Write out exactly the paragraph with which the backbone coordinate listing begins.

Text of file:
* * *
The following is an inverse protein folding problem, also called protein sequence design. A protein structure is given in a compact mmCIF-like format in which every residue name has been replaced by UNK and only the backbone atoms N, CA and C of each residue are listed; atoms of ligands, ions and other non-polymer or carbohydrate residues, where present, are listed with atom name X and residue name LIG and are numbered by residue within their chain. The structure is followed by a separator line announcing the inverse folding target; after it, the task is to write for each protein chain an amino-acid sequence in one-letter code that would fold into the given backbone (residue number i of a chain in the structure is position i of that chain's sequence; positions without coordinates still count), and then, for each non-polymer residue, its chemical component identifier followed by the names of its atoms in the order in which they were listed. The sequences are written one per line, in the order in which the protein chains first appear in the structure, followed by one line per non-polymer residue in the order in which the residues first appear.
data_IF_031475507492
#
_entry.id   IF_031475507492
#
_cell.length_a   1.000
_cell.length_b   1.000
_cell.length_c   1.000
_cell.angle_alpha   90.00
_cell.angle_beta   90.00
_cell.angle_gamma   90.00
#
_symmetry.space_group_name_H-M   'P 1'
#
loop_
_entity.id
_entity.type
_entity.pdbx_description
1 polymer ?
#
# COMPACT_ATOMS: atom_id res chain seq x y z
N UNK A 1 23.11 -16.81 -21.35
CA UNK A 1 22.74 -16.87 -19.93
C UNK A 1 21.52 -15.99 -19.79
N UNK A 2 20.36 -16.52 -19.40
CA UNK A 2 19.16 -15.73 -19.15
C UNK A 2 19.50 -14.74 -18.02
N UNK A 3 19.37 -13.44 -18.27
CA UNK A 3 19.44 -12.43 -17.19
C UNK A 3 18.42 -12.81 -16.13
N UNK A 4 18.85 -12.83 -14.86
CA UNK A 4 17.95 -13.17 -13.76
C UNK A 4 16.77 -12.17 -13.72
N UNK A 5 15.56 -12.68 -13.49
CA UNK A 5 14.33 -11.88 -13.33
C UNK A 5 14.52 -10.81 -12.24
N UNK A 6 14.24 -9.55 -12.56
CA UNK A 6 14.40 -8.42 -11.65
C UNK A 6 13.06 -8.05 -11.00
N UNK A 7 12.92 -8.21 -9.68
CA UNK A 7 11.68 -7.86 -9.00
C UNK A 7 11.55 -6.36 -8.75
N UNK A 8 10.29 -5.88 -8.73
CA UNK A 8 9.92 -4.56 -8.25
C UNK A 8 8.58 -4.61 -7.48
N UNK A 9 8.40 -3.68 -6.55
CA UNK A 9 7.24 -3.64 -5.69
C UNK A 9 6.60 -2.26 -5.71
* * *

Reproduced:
The following is an inverse protein folding problem, also called protein sequence design. A protein structure is given in a compact mmCIF-like format in which every residue name has been replaced by UNK and only the backbone atoms N, CA and C of each residue are listed; atoms of ligands, ions and other non-polymer or carbohydrate residues, where present, are listed with atom name X and residue name LIG and are numbered by residue within their chain. The structure is followed by a separator line announcing the inverse folding target; after it, the task is to write for each protein chain an amino-acid sequence in one-letter code that would fold into the given backbone (residue number i of a chain in the structure is position i of that chain's sequence; positions without coordinates still count), and then, for each non-polymer residue, its chemical component identifier followed by the names of its atoms in the order in which they were listed. The sequences are written one per line, in the order in which the protein chains first appear in the structure, followed by one line per non-polymer residue in the order in which the residues first appear.